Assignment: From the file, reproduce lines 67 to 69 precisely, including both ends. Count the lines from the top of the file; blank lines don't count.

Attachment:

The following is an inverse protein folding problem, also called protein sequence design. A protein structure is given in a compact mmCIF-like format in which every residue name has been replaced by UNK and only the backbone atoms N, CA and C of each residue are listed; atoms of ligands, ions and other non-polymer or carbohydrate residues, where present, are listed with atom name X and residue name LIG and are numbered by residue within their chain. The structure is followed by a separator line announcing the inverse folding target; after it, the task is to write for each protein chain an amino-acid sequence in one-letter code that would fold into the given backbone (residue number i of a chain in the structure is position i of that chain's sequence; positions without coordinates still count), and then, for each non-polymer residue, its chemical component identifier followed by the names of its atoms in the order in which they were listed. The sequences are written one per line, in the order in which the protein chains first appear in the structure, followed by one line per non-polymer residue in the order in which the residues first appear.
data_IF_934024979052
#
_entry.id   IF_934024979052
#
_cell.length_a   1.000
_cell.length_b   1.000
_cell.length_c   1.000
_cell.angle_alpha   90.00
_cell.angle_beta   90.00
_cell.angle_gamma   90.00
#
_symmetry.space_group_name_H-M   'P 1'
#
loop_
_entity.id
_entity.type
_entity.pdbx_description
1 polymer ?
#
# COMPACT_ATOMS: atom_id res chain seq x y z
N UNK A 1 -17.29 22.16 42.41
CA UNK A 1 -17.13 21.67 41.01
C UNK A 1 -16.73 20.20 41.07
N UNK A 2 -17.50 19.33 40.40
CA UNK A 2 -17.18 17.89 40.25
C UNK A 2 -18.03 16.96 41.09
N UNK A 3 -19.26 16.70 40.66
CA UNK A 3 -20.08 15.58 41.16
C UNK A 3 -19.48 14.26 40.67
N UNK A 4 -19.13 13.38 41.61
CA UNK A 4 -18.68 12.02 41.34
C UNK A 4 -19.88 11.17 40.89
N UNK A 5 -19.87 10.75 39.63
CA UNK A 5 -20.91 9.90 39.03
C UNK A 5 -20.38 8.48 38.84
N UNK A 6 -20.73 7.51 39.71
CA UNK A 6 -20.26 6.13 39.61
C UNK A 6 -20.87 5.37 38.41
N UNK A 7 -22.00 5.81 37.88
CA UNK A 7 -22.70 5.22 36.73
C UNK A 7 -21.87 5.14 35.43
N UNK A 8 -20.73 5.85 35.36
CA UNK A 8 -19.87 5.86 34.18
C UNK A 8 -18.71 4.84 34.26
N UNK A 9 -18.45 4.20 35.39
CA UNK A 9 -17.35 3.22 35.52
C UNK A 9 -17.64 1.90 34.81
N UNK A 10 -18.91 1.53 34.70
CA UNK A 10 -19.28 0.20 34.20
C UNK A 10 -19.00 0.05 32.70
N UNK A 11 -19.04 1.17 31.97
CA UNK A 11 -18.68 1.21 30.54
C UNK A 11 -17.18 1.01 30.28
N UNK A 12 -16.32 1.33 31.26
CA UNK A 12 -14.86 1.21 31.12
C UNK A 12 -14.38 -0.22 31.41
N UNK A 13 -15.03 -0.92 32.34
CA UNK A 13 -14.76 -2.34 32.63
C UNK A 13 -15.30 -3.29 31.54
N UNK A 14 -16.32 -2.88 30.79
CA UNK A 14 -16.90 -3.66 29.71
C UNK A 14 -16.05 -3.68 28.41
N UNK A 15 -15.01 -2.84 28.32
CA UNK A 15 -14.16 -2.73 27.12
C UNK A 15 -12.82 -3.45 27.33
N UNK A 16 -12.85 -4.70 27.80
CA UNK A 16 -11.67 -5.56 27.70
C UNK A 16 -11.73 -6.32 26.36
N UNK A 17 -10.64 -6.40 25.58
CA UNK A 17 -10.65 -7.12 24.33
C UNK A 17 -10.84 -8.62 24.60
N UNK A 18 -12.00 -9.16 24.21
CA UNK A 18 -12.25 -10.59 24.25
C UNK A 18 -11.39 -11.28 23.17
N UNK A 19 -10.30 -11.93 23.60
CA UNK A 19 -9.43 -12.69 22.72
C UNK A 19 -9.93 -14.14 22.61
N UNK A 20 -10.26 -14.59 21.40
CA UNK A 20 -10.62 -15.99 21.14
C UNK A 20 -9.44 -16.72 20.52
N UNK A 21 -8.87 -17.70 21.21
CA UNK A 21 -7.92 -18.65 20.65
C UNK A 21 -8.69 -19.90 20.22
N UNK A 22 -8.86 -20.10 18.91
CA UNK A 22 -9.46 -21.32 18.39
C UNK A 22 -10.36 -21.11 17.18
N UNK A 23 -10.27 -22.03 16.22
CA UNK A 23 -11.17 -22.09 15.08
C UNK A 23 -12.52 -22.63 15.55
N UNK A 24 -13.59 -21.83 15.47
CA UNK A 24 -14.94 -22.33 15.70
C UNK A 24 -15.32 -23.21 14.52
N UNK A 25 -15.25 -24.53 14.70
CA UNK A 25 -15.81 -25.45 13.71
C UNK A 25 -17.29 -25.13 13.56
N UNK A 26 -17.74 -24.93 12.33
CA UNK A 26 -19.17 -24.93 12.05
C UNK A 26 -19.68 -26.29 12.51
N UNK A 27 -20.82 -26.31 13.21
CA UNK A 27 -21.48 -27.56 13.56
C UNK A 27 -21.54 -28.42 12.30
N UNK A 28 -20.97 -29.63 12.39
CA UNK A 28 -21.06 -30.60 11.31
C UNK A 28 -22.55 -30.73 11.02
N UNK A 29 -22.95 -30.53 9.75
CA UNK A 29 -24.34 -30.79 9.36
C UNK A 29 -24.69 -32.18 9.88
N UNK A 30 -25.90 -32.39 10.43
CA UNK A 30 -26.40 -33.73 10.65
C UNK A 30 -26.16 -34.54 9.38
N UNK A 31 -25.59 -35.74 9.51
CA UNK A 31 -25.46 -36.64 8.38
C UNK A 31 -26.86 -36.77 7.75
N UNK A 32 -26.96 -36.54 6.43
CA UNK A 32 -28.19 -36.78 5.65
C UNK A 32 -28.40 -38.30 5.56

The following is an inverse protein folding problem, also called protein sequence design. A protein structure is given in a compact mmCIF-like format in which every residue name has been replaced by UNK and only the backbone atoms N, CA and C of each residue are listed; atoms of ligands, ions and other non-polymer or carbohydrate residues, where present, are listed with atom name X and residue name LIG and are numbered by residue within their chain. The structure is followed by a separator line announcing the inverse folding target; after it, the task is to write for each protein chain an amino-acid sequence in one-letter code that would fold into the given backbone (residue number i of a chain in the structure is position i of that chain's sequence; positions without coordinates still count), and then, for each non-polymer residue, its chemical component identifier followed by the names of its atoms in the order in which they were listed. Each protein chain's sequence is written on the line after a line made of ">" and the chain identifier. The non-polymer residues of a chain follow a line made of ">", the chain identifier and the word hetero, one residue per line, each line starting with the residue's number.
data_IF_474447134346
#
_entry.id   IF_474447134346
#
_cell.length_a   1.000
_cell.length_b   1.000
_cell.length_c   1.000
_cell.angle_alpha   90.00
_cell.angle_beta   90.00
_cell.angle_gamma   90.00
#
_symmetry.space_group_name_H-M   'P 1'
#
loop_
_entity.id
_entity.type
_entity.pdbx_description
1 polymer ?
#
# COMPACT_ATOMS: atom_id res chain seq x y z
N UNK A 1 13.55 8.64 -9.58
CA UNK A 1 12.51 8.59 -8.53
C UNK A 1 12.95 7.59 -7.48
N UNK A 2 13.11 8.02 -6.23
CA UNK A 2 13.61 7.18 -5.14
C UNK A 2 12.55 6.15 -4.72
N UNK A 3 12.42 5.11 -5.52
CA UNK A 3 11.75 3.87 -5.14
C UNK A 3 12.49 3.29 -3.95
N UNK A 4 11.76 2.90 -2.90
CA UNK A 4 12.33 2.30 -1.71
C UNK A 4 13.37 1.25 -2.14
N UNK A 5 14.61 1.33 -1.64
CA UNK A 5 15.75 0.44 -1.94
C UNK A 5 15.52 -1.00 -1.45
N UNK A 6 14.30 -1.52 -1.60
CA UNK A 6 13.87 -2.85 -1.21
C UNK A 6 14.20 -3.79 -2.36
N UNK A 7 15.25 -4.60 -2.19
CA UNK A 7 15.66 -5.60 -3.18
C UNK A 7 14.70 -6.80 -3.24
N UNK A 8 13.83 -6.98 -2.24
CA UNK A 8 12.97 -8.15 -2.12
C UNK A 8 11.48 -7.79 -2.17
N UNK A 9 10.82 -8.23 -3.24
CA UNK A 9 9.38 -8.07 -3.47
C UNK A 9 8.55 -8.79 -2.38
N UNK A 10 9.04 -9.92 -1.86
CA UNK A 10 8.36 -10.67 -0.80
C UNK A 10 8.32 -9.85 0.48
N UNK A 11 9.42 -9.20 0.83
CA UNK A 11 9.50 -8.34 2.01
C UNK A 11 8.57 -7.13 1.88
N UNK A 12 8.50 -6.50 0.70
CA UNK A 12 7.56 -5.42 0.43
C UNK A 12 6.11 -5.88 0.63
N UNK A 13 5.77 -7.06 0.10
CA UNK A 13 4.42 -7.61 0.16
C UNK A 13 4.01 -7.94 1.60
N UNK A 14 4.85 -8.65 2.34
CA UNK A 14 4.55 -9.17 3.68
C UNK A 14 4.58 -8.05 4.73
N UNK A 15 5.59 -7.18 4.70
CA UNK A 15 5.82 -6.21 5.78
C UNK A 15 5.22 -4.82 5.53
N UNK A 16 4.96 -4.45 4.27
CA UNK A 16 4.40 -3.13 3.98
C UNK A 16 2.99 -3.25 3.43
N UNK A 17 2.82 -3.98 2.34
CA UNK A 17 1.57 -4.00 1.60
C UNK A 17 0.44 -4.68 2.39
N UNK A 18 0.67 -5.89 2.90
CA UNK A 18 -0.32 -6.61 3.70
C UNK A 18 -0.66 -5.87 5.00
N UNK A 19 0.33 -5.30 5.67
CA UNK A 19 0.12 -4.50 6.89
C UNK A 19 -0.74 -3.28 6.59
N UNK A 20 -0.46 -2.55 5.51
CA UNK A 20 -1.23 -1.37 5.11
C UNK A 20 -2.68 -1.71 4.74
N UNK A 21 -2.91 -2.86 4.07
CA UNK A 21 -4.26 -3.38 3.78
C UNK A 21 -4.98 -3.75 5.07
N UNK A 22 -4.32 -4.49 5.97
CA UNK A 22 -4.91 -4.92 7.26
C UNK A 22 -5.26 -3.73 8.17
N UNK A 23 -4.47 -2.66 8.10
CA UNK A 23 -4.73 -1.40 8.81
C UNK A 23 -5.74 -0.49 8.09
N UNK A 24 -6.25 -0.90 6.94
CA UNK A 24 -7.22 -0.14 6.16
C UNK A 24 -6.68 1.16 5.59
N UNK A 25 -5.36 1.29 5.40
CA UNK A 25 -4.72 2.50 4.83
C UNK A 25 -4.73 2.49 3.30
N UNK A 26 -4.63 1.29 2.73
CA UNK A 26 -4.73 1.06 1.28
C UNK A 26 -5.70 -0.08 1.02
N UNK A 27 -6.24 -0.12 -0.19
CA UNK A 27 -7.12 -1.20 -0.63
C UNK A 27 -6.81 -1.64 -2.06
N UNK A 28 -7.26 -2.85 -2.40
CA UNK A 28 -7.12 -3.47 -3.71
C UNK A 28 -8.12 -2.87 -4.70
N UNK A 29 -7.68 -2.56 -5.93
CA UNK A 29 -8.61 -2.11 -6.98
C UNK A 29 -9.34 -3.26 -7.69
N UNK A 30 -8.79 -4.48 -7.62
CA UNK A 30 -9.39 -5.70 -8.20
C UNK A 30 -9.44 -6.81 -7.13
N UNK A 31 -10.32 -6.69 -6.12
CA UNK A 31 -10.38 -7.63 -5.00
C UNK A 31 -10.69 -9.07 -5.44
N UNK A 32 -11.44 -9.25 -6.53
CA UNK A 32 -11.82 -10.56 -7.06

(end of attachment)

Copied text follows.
N UNK A 16 -12.85 -4.70 27.80
CA UNK A 16 -11.67 -5.56 27.70
C UNK A 16 -11.73 -6.32 26.36